Migrations, and Plants
Meteorology and Journey North
ongoing as students make local observations and analyze Journey North
News updates, maps, and data
* Journey North migration and weather maps (from Updates)
* Plant Hardiness
students make local observations and analyze Journey North News updates,
maps, and data, they think critically about the relationship between
weather and seasonal events.
Seasonal and day-to-day changes in weather dramatically influence
the growth of plants and the timing and course of migration. Factors
such as temperatures, wind speed and direction, pressure fronts, and
precipitation can affect a migrating animal's route and timing, energy
use and conservation, and physical health. These can also affect availability
of food sources, such as insects and nectar. (See Tips
on Reading Weather Maps, below.)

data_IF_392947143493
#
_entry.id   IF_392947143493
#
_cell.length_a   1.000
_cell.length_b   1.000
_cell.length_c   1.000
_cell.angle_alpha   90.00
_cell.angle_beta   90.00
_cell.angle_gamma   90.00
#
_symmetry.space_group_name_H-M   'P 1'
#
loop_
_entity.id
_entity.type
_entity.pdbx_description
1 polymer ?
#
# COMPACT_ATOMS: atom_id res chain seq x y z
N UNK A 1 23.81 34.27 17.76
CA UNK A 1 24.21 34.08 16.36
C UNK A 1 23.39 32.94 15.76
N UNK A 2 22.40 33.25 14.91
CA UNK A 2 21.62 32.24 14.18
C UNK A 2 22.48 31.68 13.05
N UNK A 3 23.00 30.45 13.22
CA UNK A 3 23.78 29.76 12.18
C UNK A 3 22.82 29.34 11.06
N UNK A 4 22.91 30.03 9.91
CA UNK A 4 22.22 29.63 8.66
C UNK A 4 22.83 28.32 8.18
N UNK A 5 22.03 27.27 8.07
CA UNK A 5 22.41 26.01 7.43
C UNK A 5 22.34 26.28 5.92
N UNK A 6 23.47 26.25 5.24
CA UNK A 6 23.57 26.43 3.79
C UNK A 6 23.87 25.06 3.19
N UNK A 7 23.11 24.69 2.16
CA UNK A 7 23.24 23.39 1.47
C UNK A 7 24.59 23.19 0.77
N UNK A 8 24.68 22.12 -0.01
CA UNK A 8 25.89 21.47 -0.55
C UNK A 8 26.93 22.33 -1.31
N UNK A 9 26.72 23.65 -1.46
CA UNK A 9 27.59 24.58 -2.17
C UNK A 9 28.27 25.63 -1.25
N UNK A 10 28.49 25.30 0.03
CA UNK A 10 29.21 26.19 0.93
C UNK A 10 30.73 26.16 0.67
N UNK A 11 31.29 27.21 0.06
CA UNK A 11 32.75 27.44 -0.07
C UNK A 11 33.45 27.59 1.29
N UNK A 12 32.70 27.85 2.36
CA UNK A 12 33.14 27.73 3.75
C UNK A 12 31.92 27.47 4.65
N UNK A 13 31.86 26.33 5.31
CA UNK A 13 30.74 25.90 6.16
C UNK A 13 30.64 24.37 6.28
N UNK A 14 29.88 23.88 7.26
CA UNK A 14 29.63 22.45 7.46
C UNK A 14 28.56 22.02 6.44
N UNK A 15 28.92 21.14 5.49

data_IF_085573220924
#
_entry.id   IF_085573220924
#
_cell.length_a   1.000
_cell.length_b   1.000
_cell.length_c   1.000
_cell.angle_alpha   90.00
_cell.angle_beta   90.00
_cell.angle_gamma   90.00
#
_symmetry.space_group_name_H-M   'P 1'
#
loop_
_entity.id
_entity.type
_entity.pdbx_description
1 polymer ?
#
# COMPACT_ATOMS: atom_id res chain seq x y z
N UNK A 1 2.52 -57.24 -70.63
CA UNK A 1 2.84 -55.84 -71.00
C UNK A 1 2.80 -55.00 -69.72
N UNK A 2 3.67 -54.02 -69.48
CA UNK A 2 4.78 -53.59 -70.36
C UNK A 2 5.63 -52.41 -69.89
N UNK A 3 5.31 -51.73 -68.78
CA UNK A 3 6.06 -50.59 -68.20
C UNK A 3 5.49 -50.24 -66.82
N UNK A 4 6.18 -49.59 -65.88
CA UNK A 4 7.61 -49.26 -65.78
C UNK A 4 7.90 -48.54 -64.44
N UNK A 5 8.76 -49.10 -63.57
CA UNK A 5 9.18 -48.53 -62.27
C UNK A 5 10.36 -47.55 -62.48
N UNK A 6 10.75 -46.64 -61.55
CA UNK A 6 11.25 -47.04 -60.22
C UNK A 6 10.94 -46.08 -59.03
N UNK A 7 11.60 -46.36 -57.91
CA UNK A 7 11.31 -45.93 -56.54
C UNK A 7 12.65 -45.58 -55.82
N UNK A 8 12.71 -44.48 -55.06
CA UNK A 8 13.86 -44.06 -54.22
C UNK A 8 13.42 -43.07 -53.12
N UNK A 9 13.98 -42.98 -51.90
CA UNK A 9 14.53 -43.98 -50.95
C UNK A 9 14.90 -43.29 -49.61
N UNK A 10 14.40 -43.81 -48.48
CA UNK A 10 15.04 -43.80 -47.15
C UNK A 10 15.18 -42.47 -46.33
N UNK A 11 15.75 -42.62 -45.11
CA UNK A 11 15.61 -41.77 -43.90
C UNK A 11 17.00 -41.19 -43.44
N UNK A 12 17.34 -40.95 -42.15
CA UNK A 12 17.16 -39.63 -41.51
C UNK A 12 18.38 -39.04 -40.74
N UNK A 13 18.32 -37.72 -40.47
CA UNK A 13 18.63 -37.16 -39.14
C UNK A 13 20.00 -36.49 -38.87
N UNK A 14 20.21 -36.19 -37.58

is one the most critical weather factors for most species we track.
Warm spring winds from the south and cold fall winds from the north
push migrants forward. Temperature is another key factor. In general
a species arrives earlier than average in early warm springs; cool,
late springs bring later arrivals. Many migrating species avoid rainy,
overcast weather, fog, and high winds. Some will stop in the middle
of their journey if they encounter bad weather while over land.
just for starters. A mix of weather-related factors influence each
species' migration. For instance, robins often move ahead of warm fronts,
arriving just before or along with rainy weather – just when